ASTANA (Reuters) - The start of Syrian crisis talks has been delayed by a day after the late arrival of Syrian rebel negotiators, who have decided to only send a group technical experts after threatening to boycott the meeting, sources and the delegation said.
U.N. special envoy Staffan de Mistura - who had also been invited and attended the previous Astana meeting in January - said he would not attend the talks and Turkey also sent a lower-level delegation than before.
The talks also involve Syrian government backers Russia and Iran.
Russia and Turkey, which backs the rebels, have sought to revive diplomacy towards ending the war since the Syrian government and its backers defeated the rebels in Aleppo in December, their biggest defeat of the conflict.
A new round of broader, U.N.-backed peace talks is due to begin in Geneva next week.
Syrian rebels had threatened to boycott the Astana talks, accusing Russia of failing to get Damascus to comply fully with a ceasefire or take any confidence-building steps.
The rebel delegation said in an emailed statement on Wednesday it would send a group of “technical experts” to discuss ways of reinforcing a ceasefire.
Two sources close to the talks said the rebel delegation had not arrived in Astana in time to start the meetings on Wednesday, which prompted the delay - announced officially without any explanation.
One of the sources also said the sides hoped that talks on Thursday would produce a joint document.
Kazakhstan, Moscow’s close political ally, said last week the negotiations would focus on consolidating the ceasefire.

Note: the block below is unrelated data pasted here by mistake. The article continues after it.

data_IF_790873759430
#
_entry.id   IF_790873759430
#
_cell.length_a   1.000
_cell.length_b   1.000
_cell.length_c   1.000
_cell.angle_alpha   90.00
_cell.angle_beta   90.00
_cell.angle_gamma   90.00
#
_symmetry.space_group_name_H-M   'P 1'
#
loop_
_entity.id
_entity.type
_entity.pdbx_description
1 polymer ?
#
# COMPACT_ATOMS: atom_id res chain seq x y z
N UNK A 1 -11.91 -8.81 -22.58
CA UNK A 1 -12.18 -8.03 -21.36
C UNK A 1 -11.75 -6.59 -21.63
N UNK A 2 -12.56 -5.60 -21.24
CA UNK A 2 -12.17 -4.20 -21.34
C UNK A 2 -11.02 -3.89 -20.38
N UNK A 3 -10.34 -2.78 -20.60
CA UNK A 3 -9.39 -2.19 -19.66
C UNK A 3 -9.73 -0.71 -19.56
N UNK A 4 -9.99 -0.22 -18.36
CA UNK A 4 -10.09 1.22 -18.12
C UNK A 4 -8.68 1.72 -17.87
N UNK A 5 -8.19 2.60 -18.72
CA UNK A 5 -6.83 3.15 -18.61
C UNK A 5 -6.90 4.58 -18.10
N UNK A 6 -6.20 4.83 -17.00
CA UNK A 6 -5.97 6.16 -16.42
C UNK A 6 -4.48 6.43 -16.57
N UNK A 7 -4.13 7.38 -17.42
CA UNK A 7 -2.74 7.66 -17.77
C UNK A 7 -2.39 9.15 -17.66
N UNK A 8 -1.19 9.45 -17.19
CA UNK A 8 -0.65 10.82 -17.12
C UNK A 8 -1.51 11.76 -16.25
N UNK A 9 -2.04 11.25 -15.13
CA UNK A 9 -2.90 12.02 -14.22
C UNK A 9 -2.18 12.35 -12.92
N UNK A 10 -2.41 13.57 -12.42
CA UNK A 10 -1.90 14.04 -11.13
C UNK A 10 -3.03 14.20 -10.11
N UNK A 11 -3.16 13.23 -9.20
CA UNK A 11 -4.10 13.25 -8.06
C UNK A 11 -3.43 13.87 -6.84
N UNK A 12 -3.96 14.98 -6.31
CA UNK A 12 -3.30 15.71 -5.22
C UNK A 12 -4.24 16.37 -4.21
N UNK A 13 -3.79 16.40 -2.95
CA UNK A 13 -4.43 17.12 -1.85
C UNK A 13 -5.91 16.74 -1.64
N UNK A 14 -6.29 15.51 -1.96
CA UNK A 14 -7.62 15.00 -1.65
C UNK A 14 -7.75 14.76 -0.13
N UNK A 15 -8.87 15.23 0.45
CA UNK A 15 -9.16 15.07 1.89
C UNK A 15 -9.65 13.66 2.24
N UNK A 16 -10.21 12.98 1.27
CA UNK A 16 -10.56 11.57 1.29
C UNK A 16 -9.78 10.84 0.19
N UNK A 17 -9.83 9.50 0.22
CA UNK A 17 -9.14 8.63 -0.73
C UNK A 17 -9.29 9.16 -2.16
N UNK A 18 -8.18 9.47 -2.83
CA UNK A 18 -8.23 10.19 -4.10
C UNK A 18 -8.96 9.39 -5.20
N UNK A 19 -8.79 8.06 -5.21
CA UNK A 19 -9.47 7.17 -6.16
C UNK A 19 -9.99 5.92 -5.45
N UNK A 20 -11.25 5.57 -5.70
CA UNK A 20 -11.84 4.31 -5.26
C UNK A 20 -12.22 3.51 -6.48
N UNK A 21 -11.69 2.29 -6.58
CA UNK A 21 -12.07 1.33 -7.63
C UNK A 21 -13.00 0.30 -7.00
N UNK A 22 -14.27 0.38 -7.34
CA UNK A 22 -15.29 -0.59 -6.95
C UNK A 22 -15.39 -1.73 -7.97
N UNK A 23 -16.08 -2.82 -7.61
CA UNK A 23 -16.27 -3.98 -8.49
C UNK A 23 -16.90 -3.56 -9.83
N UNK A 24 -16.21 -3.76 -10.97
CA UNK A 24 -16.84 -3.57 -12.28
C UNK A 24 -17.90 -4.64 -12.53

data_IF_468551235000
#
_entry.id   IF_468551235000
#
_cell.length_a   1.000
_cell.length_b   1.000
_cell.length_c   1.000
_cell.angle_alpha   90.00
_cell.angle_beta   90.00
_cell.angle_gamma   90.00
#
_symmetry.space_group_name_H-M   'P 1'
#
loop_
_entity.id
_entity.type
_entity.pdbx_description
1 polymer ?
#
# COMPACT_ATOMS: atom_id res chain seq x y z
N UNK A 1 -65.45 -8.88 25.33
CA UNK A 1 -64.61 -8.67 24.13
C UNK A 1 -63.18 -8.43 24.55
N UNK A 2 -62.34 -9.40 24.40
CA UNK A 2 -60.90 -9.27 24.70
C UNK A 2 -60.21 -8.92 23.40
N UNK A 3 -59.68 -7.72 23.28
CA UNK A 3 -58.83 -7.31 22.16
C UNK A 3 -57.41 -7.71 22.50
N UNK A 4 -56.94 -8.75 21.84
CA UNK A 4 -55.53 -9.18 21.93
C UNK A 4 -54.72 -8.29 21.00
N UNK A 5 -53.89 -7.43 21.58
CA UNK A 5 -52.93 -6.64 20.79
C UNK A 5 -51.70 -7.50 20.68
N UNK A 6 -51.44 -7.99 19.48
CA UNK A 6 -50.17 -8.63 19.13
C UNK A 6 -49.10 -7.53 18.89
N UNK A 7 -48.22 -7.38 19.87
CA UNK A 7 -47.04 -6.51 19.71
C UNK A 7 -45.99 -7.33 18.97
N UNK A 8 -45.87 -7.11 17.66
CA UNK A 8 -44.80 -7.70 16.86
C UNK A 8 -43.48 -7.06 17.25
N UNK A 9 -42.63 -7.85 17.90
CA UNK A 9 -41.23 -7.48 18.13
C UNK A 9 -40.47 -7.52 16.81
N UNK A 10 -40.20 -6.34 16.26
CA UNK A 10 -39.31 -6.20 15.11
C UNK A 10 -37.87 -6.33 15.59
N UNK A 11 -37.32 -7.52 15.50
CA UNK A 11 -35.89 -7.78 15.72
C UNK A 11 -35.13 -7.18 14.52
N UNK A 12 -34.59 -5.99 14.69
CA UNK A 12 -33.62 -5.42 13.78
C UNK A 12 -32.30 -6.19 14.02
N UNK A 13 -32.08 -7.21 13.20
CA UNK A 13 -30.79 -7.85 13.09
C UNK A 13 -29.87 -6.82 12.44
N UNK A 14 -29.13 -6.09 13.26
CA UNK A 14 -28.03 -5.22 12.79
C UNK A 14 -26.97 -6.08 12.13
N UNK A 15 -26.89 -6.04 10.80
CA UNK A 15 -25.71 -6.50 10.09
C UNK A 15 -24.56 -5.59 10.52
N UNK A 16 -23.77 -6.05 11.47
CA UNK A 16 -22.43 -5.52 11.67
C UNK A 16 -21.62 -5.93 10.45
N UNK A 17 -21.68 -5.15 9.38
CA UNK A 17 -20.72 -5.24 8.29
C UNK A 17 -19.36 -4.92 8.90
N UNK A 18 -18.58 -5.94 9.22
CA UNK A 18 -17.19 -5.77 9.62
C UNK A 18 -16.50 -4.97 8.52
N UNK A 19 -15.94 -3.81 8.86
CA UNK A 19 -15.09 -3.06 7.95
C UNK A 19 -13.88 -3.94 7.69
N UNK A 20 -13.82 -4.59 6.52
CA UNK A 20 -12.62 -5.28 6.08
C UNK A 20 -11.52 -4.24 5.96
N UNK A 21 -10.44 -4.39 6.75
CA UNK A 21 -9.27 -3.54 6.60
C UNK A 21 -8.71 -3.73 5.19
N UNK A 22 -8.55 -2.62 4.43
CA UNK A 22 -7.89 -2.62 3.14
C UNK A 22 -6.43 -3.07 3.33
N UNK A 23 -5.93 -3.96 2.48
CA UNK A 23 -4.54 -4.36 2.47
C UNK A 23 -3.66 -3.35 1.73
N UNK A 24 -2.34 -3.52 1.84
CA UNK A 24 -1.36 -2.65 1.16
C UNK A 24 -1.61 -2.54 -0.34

Delegations of the Damascus government and the rebels who attended the previous round of Astana talks refused to negotiate directly with each other or sign any documents at the time.
Senior Russian negotiator Alexander Lavrentiev told reporters on Wednesday that delegations which had already arrived in Astana held a series of bilateral meetings ahead of the main round of talks.
“I would like to say that work is progressing well, there are of course some difficulties but they can be overcome,” he said without elaborating. “We will try to reach agreement on these issues by tomorrow.”
He also said de Mistura’s absence had been expected. Turkey has sent a lower-level delegation to the talks, compared with the previous round, because some senior diplomats were accompanying President Tayyip Erdogan on a foreign visit, Lavrentiev said.
The main Syrian opposition body said on Wednesday it wanted face-to-face negotiations with the Damascus government about a political transition at the Geneva talks.
Salim al-Muslit, spokesman of the High Negotiations Committee (HNC), also told Reuters the opposition was sticking to its position that President Bashar al-Assad can have no role in the transition, saying “the heavy price paid by the Syrian people” would have been wasted if he remained in power.
Reporting by Olzhas Auyezov and Raushan Nurshayeva; Additional reporting by Tom Perry in Beirut and Tom Miles in Geneva; Editing by Alison Williams